The metropolitan areas are growing rapidly, and the Corporations have bigger tasks to perform now. The present civic arrangements have proved unequal to the needs of the cities. And radical changes, in the above direction, are necessary to ensure better results.
Both the elected and appointed wings of the Corporation will remain at loggerheads
and will certainly never be able to develop co-ordination which leads to good working results, under the present Corporation Acts, which divide the civic body into two wings. This system makes none responsible for the government of the city. In the name of democracy the State Government refuse to make the Commissioner responsible, and in the name of good government they refuse to vest responsibility in the elected councillors. The result is that the two keep on working at cross purpose and the civic bodies seldom seem to be moving forward. T Vice-President Dr. Zakir Husain, replyingT to a civic address presented him by the Bangalore Corporation, in July said: “You knew the city would expand and the slums would grow. These things should have to
forseen while planning the development of the city”. The Vice-President's complaint would have been justified if the Corporations were run on the pattern of the Union and the State Governments, in which the elected representatives ef the people are responsible for running the Government. The councillors of Bangalore are tot so responsible for their city’s government.
The State Government are responsible under the Constitution of the country for the good government of cities and they alone can transfer this responsibility to others. This has yet to be done.
Disgusted with the civic squabbles and inefficiency certain Calcutta newspapers and many of its citizens have been making-derogatory criticism of the Calcutta Corporation and also of the system of the city government itself, which places the elected councillors, at the head. The Calcutta Citizens’ Assocition, which is headed by a former Mayor, and whose membership includes city's leading business executive has been pleading for the introduction of the council-manager form of local government, which has found much acceptance in North America and is now being extended fairly fast in European cities also.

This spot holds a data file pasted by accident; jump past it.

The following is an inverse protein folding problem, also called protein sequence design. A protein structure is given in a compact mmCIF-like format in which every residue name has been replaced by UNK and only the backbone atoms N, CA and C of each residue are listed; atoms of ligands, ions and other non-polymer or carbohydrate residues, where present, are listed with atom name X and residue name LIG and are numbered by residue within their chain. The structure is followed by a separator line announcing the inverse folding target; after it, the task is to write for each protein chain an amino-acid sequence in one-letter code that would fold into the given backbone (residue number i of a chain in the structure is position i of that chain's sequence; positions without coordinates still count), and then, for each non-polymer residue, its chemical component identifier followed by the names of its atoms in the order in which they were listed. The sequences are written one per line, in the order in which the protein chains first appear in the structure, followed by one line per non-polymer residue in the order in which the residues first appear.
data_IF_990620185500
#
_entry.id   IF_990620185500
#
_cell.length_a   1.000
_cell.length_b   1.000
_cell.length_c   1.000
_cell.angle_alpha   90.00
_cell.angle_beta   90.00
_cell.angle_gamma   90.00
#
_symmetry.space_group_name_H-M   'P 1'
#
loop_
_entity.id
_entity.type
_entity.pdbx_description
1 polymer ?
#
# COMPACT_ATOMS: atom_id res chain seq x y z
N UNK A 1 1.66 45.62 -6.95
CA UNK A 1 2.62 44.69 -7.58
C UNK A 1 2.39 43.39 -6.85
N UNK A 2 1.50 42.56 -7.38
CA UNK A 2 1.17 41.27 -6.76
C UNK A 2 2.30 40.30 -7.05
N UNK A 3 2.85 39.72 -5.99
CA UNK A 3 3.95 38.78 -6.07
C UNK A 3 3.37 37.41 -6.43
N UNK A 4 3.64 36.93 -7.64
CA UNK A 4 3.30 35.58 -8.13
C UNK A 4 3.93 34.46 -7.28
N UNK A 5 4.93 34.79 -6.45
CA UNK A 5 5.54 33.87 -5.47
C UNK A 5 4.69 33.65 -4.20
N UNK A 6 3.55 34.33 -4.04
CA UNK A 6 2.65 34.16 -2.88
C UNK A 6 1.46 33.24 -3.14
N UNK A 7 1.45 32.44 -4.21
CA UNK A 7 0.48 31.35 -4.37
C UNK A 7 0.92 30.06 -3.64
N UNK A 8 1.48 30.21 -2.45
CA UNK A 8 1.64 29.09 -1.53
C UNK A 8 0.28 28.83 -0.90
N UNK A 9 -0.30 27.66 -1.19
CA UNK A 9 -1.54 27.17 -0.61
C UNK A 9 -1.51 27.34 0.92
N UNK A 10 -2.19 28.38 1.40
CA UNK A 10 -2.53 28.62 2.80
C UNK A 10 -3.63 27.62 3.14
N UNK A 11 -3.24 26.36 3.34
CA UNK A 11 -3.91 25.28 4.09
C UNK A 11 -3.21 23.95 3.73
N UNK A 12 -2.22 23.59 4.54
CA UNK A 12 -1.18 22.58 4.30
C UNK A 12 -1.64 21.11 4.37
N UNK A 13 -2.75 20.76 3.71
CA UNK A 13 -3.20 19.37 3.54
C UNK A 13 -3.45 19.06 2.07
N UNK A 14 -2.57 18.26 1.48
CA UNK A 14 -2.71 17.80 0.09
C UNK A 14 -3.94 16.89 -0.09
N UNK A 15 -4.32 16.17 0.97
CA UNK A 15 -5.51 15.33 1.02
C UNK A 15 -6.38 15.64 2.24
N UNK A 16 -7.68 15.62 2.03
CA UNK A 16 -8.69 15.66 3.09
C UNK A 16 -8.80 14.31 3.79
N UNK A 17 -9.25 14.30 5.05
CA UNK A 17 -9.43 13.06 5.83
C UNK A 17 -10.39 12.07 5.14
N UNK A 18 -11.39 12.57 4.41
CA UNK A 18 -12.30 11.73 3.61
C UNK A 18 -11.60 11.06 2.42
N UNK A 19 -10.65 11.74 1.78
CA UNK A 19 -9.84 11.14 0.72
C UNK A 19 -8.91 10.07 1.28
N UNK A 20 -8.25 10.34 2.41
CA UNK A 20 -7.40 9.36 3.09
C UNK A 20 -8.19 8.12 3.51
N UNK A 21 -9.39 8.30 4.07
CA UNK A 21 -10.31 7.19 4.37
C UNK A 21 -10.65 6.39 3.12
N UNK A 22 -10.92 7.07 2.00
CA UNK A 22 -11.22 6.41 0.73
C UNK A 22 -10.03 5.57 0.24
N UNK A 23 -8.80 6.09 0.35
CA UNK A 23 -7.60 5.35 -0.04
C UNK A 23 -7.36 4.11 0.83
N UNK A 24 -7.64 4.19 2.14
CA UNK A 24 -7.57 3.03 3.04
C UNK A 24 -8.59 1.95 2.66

While in 1915 there were only 50 cities in United States and one city in Canada under the council-manager form of government, the number has now increased to 1,847 and 72, respectively. In 1962 there were 1,732 cities in West Germany, Ireland, Norway, Sweden and Finland under the councilmanager system. The system was reported being considered in Iran and Nigeria. No Asiatic and African city has yet tried this system, and the suggestion of the Calcutta Citizens’ Association to introduce it in Calcutta, therefore, is not only novel but also represents bold , thinking as well as deep dissatisfaction with the present city government there.
Under the council-manager form of local government, the voters elect their representatives to a council and the latter appoints a skilled administrator as city manager.
Usually he holds the job during the pleasure of the council, that is, he has no written contract. If the manager dosen’t do a good job he can be fired. The council debates problems and creates policy for the city, which the council manager puts into effect. He hires and fires, prepares and administers the budget, makes recommendations and supplies information to the council, and coordinates the work of the civic departments. A city manager can be compared with the managing director of a private company.
Between 1923 and 1958 Calcutta Corporation Council used to appoint its Chief Executive Officer, subject to the approval of the Provincial Government. But thereafter the resemblance of the Culcutta Corporation with the council-manager type of city government ended. The councillors were not content with laying down policy and nor was the Chief Executive Officer invested with the administrative powers of a city manager. The councillors were far too jealous of their authority and were unwiliing to entrust anyone the execution of policies and programmes and confining themselves to the laying down of the latter. The experiment, therefore, in undiluted local democracy, failed, and after four years of supersession the civic body was revived with the ower of the elected councillors consideraly curtailed.
Under the 1951 Act, the Chief Executive Officer of Calcutta Corporation is appointed by the State Government. But the working of the Corporation even under this Act has brought no satisfaction. What is proposed is not reversion to the old system, but greater emphasis on the seperation of the deliberative and policy-making functions from the administrative functions, and vesting them in two difference authorities, that is, the former in the elected councillors and the latter in a Government-appointed civil Servant.